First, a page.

Philadelphia, PA (Sports Network) - Brian Vickers' surprising win on Sunday at New Hampshire Motor Speedway made for one of the biggest feel-good stories of the 2013 Sprint Cup Series season.
Three years ago, Vickers' racing career was in doubt when he suffered blood clots in his legs and lungs and later had heart surgery as part of his treatment. After sitting out most of the 2010 season, Vickers returned healthy to his Red Bull Racing team at the start of 2011. But Red Bull shut down after the season concluded, leaving Vickers without a ride.
Team owner Michael Waltrip came to Vickers' rescue in 2012 when he offered him the role as part-time driver of the No. 55 Toyota. Mark Martin drove the car in 24 races last season, while Vickers was behind the wheel in eight events and Waltrip in four. Vickers looked impressive with Michael Waltrip Racing last year, scoring three top-five finishes and five top-10s.
Driving the No. 55 car for the fifth time this season, Vickers' victory at New Hampshire completed his remarkable comeback in NASCAR's top series. He ended his 75-race winless streak. His last trip to victory lane in a Sprint Cup race occurred in August 2009 at Michigan. He made the championship Chase that year.
"Just to be back in a race car for me personally was a big goal and a big accomplishment and a big step," Vickers said of his comeback. "It was because no one around me would let me give up on myself. I obviously didn't give up on myself, but when you have so much love and support around you, that makes all the difference in the world.
"Being able to win after all that is just almost unimaginable. It's so beyond what I was thinking about in that moment. Just getting back into a race car was all I could think about."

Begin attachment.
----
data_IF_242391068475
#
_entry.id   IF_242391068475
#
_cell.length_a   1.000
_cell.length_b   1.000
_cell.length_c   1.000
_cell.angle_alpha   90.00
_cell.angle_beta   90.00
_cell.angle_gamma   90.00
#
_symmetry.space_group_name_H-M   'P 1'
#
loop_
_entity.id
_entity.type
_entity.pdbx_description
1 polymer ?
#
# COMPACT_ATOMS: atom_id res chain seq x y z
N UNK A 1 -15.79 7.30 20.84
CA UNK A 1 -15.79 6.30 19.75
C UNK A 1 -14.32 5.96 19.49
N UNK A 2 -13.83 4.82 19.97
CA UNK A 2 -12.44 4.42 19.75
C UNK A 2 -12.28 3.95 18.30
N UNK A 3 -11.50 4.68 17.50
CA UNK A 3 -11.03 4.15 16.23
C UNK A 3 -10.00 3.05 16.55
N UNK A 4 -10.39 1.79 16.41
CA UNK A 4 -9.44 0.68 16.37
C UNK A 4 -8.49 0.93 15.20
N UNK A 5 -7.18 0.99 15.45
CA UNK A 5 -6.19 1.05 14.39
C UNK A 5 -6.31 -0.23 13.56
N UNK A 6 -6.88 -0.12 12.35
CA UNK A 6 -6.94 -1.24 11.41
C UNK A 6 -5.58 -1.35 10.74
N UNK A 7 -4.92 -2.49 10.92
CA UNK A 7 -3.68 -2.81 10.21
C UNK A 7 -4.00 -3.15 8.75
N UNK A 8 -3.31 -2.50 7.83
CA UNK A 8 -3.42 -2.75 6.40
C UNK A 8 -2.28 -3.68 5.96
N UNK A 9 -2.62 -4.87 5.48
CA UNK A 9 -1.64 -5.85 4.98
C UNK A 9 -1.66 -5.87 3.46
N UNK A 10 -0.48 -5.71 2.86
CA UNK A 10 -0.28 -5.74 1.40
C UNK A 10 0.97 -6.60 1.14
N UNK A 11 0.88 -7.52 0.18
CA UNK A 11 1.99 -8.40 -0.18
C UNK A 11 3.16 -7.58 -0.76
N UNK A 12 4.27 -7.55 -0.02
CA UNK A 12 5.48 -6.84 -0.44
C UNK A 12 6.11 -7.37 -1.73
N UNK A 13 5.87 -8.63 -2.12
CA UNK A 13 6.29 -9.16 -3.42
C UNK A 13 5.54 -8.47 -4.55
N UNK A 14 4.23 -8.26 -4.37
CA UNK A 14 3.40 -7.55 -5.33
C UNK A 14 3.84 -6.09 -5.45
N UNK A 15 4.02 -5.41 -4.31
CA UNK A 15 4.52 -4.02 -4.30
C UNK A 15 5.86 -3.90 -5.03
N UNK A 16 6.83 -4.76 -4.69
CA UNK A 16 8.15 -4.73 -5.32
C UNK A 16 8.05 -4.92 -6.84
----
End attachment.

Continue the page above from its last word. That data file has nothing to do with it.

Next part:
In addition to his partial schedule in Sprint Cup this year, Vickers is a full-time competitor in the Nationwide Series, driving for Joe Gibbs Racing. He finished second in Saturday's race at New Hampshire, which elevated him to sixth in the point standings. He is currently 46 points behind leader Regan Smith.
At age 20, Vickers became the youngest driver to win a championship in Nationwide (then known as the Busch Series). He has not won a race in that series since his title season.
Vickers now has three career Sprint Cup victories, which is the same number of wins for him in Nationwide. His first Cup victory came in the fall of 2006 at Talladega. He drove a full-time Cup schedule for Hendrick Motorsports from 2004-06 before heading over to Red Bull.
With his New Hampshire win, Vickers made a strong case that he is worthy of a full-time opportunity in MWR's No. 55 car for next year. Martin is in his final season with Waltrip's team.
"We always have confidence when (Vickers) gets in the car that we can run up front and that we can compete for the win, and it's because he's a talented race car driver," MWR general manager Ty Norris said after Vickers's win. "Our organization is ready to win consistently, and we have won two of the last four (races). I would say if we can keep that 50 percent streak going then we'll be alright."
Vickers' teammate, Martin Truex Jr., won the June 23 race in Sonoma, Calif.
Waltrip and Rob Kauffman (MWR co-owner) were in England over the weekend, competing in the Goodwill Festival of Speed.
Vickers, who is scheduled to compete in four more Sprint Cup races this season, is hopeful he'll be a full-time driver for MWR next year.
"I feel very at home here and comfortable and confident in our chances to be successful, so this is where I want to be," he said. "I'm sure that a win helps, but it doesn't mean that the deal magically happens. We've still got work to do."
Vickers' next four Sprint Cup races with MWR are Watkins Glen (August 11), Bristol (August 24), New Hampshire (Sept. 22) and Martinsville (Oct. 27).
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